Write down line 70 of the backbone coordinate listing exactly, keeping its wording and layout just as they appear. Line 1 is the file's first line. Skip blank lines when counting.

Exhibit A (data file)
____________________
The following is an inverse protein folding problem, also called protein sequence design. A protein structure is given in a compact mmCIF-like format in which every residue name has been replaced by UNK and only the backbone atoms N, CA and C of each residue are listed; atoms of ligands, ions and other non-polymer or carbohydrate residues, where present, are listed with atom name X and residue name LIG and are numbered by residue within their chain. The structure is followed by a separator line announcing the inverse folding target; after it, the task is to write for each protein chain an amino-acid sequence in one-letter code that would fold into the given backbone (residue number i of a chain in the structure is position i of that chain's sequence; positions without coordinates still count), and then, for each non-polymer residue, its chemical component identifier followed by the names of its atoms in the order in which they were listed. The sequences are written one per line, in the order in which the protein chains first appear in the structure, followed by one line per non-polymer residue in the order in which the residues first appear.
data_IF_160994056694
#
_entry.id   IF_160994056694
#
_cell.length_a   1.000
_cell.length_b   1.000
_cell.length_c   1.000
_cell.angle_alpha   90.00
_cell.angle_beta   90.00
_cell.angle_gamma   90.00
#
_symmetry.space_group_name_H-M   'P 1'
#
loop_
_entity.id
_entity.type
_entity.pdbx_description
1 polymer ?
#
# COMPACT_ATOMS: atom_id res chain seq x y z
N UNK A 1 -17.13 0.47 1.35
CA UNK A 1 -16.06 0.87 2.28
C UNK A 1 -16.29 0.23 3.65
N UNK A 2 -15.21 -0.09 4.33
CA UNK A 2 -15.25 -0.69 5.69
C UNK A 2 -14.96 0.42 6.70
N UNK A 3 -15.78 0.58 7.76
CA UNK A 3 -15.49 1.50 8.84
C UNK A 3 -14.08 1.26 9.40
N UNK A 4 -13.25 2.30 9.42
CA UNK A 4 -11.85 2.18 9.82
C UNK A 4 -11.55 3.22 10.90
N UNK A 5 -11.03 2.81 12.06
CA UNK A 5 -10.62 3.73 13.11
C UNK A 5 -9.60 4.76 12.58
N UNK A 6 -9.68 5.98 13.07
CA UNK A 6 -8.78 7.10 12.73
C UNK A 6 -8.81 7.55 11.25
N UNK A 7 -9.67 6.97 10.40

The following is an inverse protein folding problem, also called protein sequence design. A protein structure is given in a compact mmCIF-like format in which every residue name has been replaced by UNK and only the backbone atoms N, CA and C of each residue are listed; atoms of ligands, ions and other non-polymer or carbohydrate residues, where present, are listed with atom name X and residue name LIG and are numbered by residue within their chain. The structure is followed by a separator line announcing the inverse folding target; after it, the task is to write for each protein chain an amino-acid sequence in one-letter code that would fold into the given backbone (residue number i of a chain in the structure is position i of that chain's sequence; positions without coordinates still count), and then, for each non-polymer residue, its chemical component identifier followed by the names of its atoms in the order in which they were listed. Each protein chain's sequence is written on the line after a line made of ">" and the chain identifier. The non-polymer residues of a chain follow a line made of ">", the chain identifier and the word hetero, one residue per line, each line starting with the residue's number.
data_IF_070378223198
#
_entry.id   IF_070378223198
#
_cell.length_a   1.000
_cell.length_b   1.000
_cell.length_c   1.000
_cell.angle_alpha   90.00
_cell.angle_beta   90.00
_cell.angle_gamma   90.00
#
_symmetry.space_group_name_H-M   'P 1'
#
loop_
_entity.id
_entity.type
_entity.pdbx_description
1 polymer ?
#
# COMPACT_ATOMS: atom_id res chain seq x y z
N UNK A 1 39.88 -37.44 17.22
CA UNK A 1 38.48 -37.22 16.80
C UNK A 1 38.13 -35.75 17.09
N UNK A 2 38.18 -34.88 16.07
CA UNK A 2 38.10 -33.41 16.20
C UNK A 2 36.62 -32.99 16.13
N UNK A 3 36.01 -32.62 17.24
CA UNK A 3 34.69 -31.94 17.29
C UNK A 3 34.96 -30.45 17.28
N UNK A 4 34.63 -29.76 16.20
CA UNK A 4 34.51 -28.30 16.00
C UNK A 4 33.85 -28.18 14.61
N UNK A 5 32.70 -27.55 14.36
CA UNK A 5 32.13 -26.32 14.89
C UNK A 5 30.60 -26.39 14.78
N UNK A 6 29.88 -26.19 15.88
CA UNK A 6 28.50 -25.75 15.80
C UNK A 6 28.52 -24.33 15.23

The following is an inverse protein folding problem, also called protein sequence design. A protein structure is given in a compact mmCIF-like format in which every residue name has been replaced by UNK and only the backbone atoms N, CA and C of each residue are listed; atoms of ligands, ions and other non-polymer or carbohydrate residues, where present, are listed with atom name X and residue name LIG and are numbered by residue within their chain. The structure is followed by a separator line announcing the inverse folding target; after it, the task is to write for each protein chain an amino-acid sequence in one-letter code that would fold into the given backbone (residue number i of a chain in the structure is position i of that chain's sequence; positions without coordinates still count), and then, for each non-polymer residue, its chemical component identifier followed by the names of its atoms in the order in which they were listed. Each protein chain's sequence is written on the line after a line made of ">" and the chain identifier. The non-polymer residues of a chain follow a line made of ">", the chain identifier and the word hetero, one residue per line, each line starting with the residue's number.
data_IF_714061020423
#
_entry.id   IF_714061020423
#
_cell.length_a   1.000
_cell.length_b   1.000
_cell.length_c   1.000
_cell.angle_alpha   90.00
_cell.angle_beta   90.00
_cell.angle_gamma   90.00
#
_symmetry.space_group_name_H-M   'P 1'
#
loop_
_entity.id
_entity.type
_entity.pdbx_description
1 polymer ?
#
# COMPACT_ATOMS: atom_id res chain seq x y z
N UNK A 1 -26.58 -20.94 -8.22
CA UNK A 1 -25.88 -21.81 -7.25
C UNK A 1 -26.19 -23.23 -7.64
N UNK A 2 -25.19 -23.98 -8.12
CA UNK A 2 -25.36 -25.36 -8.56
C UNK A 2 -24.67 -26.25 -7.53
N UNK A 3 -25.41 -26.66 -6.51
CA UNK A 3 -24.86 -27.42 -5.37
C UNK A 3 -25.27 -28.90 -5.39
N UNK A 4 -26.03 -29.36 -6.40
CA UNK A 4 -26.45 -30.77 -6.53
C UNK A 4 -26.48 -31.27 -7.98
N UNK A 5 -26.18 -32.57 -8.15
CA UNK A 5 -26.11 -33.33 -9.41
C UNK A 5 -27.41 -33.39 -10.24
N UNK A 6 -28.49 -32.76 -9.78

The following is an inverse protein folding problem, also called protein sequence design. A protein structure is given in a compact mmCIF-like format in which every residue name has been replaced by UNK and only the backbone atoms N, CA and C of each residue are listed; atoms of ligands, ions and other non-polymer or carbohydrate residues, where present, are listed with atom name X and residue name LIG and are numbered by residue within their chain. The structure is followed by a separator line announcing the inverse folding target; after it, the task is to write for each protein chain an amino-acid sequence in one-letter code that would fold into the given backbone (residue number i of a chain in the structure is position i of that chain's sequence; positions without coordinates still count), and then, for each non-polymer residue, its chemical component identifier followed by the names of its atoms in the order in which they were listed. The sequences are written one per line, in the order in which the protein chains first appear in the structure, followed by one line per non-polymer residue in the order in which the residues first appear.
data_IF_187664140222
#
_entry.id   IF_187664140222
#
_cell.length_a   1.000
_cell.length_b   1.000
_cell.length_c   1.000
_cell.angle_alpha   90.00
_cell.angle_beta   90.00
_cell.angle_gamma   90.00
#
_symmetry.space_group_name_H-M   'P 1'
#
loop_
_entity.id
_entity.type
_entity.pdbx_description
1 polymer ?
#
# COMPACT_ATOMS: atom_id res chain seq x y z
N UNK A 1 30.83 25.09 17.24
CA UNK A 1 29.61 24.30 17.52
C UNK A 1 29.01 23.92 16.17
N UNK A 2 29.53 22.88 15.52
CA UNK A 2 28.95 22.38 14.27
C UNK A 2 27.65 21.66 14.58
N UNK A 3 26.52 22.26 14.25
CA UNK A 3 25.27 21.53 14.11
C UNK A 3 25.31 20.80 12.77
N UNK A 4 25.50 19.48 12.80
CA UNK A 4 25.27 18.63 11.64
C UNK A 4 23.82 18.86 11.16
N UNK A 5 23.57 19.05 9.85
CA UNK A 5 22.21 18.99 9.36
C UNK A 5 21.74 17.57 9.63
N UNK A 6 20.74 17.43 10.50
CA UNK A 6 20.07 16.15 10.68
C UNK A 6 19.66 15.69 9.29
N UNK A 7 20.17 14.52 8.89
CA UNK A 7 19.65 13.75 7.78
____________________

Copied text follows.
C UNK A 3 34.96 -30.45 17.28